Flute and Head Joint Materials
Materials Used in Flutes
Nickel Silver - Nickel Silver actually does not contain any Silver. Also known as German Silver and white Brass, this alloy of Copper, Zinc and Nickel is used throughout most student model instruments. It is also the choice for key work on mid-level instruments in order to keep costs down without sacrificing sonic qualities.
Silver - Silver is the most common material used in flute making. Many different alloys of silver are available. When the silver is designated by a number such as 950 or 998, this indicates the silver content. For instance, the 950 Silver used by Nagahara flutes is 95.0% Pure Silver. The 998 Silver used by Burkart flutes is 99.8% Pure Silver. Generally, higher pure silver content adds more resistance, which can lead to a slightly warmer or darker sound. Here are some common Silver alloys being used in flutemaking.
Coin Silver - Typically 90% Silver (sometimes 80%). Since Coin Silver is more prone to tarnish than other silver alloys, it is often plated over.
Sterling Silver - 92.5% Pure Silver. This metal serves as the standard of fine flutemakers worldwide.
Britannia Silver - 95.8% Pure Silver. This silver provides a slightly darker tonal quality than sterling. It is available on several Altus and Miyazawa models. Altus calls it Britannia and Miyazawa calls it 958 Silver, though the material is the same. The name Britannia derives from the fact that this metal served for coinage in England from 1697 to 1719.
.946 Altus Silver™ - This alloy consists of 94.6% silver and 18 precious metals, including small amounts of platinum and gold. Exclusive to Altus, it possesses many of the rich tonal attributes of the old French master flute makers, most notably Louis Lot's famous flutes. (Text provided by Altus flutes.)
Because most fine flutes are built with openholes, the selection of flutes available is many times greater. If one insists on plateau, he/she may have to special order a flute and might be required to pay before knowing if the flute meets expectations. Openhole flutes can be used as plateau flutes by inserting plugs in them.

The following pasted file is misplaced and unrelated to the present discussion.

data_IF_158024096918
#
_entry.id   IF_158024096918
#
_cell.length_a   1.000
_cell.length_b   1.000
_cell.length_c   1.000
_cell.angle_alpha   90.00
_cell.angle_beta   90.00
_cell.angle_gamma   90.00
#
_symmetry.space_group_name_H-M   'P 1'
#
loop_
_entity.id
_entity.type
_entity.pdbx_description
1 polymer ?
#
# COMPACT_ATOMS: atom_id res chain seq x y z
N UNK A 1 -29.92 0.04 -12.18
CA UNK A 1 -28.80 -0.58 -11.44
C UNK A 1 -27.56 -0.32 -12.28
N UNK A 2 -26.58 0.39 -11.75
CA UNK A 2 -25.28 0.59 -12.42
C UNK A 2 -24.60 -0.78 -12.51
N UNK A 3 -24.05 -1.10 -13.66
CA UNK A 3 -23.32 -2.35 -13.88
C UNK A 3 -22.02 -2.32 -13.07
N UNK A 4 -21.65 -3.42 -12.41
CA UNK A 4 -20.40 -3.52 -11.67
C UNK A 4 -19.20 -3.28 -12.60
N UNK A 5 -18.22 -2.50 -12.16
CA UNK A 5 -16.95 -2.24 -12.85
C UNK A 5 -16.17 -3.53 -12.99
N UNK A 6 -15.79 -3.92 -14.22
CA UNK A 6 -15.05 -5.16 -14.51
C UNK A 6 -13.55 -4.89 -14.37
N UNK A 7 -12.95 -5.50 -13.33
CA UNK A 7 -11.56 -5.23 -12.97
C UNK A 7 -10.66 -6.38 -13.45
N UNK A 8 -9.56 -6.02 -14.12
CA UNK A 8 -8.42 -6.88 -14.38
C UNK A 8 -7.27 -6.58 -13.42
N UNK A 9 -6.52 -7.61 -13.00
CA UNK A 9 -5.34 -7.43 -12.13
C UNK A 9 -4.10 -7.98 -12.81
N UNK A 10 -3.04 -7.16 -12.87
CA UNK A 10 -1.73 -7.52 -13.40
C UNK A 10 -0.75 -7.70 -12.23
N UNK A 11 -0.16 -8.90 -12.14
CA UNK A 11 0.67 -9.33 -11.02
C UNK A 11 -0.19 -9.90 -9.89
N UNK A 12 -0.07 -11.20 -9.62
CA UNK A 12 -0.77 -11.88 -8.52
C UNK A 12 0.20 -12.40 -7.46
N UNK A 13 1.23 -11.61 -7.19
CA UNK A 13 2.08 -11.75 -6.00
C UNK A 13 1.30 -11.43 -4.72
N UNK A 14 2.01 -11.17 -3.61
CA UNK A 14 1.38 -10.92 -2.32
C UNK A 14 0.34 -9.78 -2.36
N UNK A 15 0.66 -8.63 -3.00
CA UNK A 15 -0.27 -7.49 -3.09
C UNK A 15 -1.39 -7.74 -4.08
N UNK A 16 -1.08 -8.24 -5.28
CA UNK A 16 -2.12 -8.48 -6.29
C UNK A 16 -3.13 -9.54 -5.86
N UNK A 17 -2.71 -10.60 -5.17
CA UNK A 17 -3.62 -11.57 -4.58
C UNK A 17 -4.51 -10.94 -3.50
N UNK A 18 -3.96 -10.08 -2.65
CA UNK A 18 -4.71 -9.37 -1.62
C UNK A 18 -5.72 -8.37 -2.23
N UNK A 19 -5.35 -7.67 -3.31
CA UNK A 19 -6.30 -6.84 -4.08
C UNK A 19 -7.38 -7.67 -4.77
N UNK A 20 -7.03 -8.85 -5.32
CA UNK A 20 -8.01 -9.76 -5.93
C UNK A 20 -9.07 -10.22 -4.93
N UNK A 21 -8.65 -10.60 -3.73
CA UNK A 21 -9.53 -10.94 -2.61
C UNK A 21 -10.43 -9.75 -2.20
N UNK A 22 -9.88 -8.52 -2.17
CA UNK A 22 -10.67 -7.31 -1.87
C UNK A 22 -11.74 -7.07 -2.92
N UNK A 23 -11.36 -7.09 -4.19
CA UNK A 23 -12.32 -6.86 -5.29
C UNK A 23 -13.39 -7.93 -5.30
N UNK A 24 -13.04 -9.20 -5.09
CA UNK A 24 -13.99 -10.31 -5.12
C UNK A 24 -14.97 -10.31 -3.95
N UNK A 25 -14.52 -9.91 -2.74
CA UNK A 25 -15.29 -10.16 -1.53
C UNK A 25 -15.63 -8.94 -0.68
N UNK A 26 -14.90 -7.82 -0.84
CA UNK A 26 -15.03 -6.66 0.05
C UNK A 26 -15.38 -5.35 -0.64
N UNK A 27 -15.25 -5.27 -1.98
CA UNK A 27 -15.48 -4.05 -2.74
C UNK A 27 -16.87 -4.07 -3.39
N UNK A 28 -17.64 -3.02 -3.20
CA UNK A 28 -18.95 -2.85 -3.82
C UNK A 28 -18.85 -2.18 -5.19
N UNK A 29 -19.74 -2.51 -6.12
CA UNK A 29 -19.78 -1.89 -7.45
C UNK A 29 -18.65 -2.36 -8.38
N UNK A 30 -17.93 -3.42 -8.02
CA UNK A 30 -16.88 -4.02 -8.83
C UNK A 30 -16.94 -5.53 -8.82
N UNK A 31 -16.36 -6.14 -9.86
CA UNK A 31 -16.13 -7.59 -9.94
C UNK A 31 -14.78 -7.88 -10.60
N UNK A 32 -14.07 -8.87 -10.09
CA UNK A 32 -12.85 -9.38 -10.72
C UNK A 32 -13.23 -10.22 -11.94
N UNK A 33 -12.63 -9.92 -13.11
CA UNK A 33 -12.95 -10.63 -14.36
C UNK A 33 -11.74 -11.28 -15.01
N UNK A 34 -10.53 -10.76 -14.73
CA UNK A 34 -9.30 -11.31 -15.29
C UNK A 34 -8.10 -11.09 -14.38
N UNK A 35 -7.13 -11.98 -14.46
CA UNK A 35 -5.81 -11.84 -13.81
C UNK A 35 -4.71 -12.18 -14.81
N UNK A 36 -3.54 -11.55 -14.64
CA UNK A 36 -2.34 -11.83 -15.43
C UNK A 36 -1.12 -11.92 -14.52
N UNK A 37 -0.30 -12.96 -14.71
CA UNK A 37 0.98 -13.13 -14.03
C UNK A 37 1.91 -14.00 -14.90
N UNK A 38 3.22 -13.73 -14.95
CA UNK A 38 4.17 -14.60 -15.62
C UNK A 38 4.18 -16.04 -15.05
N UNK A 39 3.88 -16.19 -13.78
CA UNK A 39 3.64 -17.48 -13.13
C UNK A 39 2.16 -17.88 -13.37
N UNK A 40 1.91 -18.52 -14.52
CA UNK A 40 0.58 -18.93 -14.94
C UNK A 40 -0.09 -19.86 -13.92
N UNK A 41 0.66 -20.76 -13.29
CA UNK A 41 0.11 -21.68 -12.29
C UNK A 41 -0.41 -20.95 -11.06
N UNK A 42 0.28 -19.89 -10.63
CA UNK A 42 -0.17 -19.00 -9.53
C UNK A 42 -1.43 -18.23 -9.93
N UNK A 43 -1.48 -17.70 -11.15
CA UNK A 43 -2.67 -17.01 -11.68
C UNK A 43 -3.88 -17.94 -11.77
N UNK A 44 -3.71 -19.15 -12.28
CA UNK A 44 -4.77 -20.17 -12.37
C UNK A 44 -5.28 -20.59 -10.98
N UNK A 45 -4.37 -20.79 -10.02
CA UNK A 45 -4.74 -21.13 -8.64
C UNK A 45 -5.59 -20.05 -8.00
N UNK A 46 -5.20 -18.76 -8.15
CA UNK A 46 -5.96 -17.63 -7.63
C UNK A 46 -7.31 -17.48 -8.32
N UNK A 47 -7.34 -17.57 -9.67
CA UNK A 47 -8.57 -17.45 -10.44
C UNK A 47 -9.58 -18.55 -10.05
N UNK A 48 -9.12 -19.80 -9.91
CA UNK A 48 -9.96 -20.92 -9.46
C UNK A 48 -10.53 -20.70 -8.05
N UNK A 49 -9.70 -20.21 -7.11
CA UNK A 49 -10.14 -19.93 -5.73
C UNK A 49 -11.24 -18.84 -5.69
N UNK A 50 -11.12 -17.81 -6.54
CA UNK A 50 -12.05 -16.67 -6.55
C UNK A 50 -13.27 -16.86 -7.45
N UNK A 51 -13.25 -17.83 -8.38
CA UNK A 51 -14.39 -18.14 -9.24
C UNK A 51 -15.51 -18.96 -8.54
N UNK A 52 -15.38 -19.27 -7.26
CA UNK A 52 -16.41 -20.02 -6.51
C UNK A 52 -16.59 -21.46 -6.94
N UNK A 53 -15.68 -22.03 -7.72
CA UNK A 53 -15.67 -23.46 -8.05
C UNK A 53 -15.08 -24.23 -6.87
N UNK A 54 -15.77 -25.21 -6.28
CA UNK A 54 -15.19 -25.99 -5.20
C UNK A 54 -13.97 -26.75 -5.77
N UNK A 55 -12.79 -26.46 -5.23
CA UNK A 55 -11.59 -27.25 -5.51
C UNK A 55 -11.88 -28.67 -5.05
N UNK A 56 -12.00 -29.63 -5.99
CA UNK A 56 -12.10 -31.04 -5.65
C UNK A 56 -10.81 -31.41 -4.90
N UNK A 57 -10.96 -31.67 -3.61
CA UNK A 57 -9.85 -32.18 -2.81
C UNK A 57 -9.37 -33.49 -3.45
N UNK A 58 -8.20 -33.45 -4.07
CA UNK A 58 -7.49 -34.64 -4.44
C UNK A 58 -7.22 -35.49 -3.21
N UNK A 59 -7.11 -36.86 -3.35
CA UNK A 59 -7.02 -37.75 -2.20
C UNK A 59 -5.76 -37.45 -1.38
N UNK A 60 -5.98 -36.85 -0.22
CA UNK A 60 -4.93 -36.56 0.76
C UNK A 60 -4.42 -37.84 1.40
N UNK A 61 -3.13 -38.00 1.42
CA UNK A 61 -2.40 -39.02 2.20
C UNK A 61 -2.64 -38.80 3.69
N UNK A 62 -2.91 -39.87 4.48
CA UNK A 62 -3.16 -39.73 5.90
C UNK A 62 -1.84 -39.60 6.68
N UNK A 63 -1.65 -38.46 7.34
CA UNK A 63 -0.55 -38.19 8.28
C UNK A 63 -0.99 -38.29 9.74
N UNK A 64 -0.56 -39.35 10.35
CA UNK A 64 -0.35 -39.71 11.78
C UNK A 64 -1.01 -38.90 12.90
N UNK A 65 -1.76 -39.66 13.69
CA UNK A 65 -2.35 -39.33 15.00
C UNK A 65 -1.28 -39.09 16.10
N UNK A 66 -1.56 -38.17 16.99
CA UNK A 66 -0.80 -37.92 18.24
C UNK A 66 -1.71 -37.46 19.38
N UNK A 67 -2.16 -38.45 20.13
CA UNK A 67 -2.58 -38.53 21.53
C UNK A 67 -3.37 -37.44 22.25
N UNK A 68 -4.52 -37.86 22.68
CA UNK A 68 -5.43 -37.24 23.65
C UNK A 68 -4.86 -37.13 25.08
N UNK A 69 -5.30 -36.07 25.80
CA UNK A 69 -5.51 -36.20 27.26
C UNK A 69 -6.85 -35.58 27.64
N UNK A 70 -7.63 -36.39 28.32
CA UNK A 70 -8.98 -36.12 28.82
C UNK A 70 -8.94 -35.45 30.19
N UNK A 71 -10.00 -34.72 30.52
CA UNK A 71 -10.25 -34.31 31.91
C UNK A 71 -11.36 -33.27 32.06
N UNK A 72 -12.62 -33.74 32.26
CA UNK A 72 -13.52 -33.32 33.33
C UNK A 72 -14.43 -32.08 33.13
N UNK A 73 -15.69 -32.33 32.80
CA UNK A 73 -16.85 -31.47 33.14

We ship all flutes with plugs so that a musician new to French openholes can easily play the instrument. One can remove a plug at a time until the technique and feel is developed. I recommend taking out the A first then the F. From there, take out the E. Lastly, remove the 3rd fingers, either the G or D first depending on the individual. Since openhole flutes are the standard, they will retain their resale value.
Aurumite - Consists of a Gold tube fused to a Sterling Silver tube. This is a Powell trademark name and they use a patented technology to produce this metal. Tonally, Aurumite leans towards the dark, lush sound of solid Gold.
Gold - Gold flutes are prized for their warm tone. Denser than Silver, when alloyed with other metals (Copper, etc.) Gold is also harder. Different karat tells of the volume of pure Gold to alloyed metals. Don’t confuse this with carat, a weight measurement for gems. Gold is normally alloyed with Copper, but can be alloyed with Silver and other material as well. The higher pure Gold content, the darker, warmer the sound. Pure Gold is 24K, but this metal would not easily form tubes, etc. Most practical alloys are 14K or less. Price follows purity.
Gold-Silver (GS) Alloy - An innovative composition made of 10 percent gold and 90 percent silver. Highly tarnish resistant, GS alloy combines the brilliance of silver with the textural warmth of gold resulting in a radiant, refined sound. This material is exclusively available on the Miyazawa Boston Classic.